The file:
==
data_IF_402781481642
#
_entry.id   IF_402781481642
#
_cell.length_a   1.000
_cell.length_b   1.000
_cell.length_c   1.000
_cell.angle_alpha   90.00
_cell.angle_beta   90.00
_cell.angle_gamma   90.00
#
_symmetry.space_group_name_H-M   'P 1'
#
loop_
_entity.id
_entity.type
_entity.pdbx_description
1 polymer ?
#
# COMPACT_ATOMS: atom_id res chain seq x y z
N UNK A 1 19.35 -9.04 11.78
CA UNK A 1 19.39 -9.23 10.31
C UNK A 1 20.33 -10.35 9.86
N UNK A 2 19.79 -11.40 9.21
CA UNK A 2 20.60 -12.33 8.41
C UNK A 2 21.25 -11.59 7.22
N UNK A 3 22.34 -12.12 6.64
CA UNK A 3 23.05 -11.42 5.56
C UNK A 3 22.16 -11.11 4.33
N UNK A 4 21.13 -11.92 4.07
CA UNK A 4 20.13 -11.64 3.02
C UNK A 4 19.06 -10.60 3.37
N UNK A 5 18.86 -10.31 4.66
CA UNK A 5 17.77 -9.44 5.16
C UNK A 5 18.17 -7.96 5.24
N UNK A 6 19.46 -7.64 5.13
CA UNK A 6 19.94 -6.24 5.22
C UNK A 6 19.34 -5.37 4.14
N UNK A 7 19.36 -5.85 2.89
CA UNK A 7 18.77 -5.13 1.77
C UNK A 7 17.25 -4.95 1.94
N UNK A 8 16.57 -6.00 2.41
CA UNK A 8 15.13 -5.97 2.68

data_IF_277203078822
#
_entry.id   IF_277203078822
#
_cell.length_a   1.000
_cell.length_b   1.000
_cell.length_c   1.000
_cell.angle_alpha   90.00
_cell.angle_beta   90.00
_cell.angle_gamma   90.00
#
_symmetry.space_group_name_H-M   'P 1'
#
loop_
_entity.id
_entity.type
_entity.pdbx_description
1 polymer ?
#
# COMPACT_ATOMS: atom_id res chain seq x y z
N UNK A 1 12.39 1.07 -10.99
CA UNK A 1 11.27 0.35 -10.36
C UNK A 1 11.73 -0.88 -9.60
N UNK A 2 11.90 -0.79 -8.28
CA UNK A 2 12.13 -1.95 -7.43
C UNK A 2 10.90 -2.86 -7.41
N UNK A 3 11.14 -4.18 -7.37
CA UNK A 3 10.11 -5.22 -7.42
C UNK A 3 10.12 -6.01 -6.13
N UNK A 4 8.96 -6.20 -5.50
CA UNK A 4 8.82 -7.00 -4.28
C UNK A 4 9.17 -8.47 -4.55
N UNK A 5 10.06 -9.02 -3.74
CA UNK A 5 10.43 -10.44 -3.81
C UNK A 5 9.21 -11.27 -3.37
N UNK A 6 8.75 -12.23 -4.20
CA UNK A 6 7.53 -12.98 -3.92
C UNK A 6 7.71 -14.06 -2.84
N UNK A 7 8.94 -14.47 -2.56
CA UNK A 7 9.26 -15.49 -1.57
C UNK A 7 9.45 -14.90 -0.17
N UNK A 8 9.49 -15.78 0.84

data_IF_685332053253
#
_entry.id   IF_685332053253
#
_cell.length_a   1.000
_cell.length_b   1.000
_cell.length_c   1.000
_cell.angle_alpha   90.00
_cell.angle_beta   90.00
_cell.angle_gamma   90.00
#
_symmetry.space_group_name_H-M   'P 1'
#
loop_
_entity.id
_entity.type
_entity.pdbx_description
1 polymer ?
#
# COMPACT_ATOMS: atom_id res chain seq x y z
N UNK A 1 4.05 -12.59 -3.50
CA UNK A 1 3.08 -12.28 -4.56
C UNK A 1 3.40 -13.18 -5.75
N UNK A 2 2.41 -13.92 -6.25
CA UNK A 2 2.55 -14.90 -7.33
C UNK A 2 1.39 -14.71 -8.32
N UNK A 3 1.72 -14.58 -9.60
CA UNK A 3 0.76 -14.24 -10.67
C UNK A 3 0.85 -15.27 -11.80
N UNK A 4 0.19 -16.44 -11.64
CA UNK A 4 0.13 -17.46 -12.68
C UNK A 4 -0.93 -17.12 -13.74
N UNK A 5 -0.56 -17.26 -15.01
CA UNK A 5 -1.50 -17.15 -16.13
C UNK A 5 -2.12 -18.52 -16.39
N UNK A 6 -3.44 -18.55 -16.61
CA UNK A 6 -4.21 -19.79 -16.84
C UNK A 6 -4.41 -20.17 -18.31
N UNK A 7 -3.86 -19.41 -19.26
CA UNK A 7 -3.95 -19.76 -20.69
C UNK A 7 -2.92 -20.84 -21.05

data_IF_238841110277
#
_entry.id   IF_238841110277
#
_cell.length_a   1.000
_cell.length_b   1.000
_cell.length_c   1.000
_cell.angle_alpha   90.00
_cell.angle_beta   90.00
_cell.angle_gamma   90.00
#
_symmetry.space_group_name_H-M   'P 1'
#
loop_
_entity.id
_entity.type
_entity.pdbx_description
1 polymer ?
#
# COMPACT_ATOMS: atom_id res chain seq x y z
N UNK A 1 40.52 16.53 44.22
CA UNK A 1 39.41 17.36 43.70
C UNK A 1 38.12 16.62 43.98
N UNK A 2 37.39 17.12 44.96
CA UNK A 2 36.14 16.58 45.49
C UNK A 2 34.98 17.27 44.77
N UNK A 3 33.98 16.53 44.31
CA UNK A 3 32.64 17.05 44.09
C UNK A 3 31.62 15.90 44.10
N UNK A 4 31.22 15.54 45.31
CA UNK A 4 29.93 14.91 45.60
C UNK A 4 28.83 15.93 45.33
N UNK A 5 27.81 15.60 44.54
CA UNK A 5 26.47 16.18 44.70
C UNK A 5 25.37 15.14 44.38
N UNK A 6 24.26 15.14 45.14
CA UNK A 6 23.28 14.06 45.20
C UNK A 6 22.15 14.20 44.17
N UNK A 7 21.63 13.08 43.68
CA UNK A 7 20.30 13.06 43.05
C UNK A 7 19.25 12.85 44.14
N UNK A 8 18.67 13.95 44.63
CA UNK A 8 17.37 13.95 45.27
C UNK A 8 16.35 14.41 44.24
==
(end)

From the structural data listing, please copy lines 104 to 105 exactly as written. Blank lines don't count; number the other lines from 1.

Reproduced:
#
# COMPACT_ATOMS: atom_id res chain seq x y z